I love the themes of this book: multiple universes, long now, Project Orion, all kinds of math, and so on. I imagine this book would be extremely dull...moreI love the themes of this book: multiple universes, long now, Project Orion, all kinds of math, and so on. I imagine this book would be extremely dull at best or unintelligible at worst for someone who is not already versed in these topics. But ultimately the book didn't gel because of a lack of characterization or even an ending.
Stephenson takes the odd decision to take normal words and make them sound foreign ("up sight" instead of "insight", "polycomsmi" instead of "multiverse"), presumably to give this planet a foreign feel, but it just made the book harder to read. There is no reason to call "technology" "praxis". Around 20% into the book I finally figured out what people were talking about as I got used to of all of the made up words and started back from the beginning so I could understand what I had been reading. Hint: use the glossary. This kind of obfuscation was annoying, but now that I know the words it is fun to speak this language, and I love the term "jeejah".
Some of the characters were unique enough to stand on their own, but 90% blended together and seemed to have no distinctive personalities. I still don't know who was who, even males and females seemed to be the same people, nor do I care too much about most of them.
Stephenson's partisan attack on people who believe semantics are an emergent property from syntax left me feeling offended, because I am one of them, and his concepts of the foundations of mathematics being a "flow" into this universe seemed to be missing the point of the concept, at least to me. Maybe I need to read some Plato.
But like all Stephenson books, it just kinds of peters out, like he couldn't figure out how to tie things together and got bored so he just ends it. There was nothing satisfying about the finale at all.
Nevertheless, I liked the book and I guess if I cared enough to complain about it, it is because it spoke to me about concepts I care about, and I love the world that he crafts, with its preservation of knowledge in monasteries.
This is an interesting and very short paper, but Vinge seems stuck on the idea that machines will suddenly wake up one day, like some bad science fict...moreThis is an interesting and very short paper, but Vinge seems stuck on the idea that machines will suddenly wake up one day, like some bad science fiction movie, and that this will hit humanity as a big surprise. That it will all be sudden. It could be that we will be very aware of machines getting smarter and smarter, and we get better at making them compatible with human values. I seriously doubt that any machine will ever just "wake up" unintentionally. The problem of consciousness is far too hard to happen by accident.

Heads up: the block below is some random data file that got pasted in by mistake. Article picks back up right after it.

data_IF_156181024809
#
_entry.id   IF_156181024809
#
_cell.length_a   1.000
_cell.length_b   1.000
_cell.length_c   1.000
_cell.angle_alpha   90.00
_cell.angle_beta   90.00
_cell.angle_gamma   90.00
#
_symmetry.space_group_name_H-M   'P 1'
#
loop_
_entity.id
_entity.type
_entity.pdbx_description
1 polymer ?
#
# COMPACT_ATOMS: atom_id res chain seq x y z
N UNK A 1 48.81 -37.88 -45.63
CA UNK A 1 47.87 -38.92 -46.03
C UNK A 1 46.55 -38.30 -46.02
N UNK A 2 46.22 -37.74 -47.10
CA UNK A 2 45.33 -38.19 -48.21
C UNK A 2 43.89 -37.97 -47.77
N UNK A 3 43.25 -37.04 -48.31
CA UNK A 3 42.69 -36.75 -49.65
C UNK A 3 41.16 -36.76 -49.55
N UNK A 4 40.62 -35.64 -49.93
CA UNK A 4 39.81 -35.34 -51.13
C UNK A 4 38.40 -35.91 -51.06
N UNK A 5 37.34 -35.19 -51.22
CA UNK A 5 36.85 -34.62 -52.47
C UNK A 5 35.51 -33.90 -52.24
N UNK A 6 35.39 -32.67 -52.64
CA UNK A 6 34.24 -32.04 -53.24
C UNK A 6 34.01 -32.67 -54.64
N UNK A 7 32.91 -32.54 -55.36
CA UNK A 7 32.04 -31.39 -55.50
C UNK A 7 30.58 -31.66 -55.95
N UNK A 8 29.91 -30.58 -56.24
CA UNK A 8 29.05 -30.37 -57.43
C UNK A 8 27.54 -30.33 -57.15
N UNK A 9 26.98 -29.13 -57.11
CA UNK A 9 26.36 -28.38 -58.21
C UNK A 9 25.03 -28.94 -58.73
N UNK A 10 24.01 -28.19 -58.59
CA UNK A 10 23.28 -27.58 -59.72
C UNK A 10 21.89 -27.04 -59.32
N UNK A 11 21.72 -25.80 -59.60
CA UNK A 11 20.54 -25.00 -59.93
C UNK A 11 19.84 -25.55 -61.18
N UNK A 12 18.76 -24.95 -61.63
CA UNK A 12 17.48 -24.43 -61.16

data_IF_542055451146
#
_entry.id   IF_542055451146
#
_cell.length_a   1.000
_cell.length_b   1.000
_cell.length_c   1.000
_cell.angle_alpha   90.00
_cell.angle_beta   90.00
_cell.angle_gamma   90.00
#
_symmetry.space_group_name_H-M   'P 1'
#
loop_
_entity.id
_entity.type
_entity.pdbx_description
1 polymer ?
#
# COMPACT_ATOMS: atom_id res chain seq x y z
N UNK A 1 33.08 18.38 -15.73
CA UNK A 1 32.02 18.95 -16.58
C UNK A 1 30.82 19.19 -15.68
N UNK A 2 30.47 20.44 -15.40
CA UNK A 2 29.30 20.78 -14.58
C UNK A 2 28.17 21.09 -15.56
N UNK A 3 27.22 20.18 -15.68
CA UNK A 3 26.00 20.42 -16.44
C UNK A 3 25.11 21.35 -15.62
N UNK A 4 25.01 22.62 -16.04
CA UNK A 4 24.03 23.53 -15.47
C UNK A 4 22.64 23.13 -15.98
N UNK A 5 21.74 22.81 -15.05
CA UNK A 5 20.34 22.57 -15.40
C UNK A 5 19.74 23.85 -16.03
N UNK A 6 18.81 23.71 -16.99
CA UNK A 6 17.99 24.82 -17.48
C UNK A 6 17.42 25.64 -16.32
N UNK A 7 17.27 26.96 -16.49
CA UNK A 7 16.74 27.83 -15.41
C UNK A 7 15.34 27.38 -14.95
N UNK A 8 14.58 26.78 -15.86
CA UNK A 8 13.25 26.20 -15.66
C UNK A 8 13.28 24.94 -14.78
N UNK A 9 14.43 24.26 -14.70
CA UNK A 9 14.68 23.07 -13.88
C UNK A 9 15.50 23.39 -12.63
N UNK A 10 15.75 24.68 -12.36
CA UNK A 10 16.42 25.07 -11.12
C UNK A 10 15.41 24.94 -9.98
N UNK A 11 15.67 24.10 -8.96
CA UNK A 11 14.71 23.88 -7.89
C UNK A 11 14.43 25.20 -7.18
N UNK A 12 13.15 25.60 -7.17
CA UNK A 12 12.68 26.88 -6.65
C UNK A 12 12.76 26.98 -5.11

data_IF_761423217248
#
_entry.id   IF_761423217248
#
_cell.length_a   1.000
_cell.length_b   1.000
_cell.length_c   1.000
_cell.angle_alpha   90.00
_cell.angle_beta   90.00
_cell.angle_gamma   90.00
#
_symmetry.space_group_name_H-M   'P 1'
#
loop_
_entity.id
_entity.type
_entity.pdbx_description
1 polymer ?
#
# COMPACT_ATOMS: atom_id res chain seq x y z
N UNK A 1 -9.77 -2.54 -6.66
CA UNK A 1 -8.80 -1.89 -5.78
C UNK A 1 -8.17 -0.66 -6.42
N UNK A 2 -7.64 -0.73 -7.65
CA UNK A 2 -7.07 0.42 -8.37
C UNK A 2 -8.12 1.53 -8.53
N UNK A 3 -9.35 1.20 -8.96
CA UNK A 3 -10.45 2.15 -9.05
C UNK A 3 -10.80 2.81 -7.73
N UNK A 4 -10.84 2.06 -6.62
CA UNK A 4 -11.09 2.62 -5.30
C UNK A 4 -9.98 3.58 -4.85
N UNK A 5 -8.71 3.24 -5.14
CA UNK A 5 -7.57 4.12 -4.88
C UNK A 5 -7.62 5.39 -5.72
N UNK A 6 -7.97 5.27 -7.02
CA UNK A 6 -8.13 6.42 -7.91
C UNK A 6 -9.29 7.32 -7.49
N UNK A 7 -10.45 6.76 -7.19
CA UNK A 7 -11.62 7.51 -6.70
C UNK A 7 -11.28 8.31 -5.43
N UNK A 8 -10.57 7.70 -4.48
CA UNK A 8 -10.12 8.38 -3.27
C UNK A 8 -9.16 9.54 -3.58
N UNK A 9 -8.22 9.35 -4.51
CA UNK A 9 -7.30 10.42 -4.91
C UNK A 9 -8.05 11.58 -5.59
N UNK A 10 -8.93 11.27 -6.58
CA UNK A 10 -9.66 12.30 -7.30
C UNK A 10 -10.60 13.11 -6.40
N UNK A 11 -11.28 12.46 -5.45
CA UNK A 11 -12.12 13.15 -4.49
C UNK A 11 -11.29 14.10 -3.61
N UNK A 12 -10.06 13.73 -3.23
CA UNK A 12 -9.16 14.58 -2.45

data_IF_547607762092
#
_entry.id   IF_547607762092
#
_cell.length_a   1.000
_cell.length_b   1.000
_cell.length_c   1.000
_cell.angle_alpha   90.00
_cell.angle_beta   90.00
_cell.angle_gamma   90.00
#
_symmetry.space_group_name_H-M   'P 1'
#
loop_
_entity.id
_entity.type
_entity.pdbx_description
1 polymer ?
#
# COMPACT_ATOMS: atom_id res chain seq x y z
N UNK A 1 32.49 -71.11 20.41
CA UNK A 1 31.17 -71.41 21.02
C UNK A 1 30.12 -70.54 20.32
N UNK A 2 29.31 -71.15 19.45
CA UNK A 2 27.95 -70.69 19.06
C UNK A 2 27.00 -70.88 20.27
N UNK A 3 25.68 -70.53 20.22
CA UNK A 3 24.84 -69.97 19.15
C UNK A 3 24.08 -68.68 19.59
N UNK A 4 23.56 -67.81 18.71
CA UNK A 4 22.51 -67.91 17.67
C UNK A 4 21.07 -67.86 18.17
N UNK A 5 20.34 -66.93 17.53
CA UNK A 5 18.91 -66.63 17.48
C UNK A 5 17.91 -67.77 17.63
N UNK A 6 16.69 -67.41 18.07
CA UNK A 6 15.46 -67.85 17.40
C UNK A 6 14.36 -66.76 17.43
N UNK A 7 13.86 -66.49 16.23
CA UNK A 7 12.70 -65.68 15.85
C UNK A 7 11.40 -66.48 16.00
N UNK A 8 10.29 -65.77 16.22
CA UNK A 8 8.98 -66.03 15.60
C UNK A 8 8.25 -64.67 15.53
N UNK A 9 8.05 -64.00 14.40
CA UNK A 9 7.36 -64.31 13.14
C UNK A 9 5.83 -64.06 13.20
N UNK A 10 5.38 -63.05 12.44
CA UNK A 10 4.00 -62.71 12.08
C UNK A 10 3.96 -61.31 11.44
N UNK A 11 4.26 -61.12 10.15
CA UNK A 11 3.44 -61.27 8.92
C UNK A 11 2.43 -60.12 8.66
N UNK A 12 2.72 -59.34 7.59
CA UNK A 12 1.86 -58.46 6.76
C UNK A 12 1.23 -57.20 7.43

Also, he seems to assume that the machines will necessarily be subject to the same foibles and vices that humans have. A machine will have whatever values we build into it. It need not be built to have the drive to conquer and the drive to protect its own ego, and so on, or at least so far I don't see why it would have to have those drives. In fact, it might be built to value human tranquility. I have read other articles where even these machine values could go horribly wrong - imagine a hyper intelligent and powerful machine furiously focused on maximizing your happiness - it could be pretty horrific. But Vinge doesn't address these issues head-on in this paper.
Vinge predicts the singularity will happen between 2005 and 2030. Keep in mind he wrote this in 1993. I think the Singularity is probably going to happen, but so far it doesn't feel like it will happen in the next 15 years. It might still be 50 or 200 years off, there is just no way to know yet. But my main hope is that it happens slowly enough that we go along with it, we enhance ourselves and so are not really left behind, or crushed in the event. Vinge discusses this, but seems to see this as a dark exit. I am not convinced it would be a bad thing.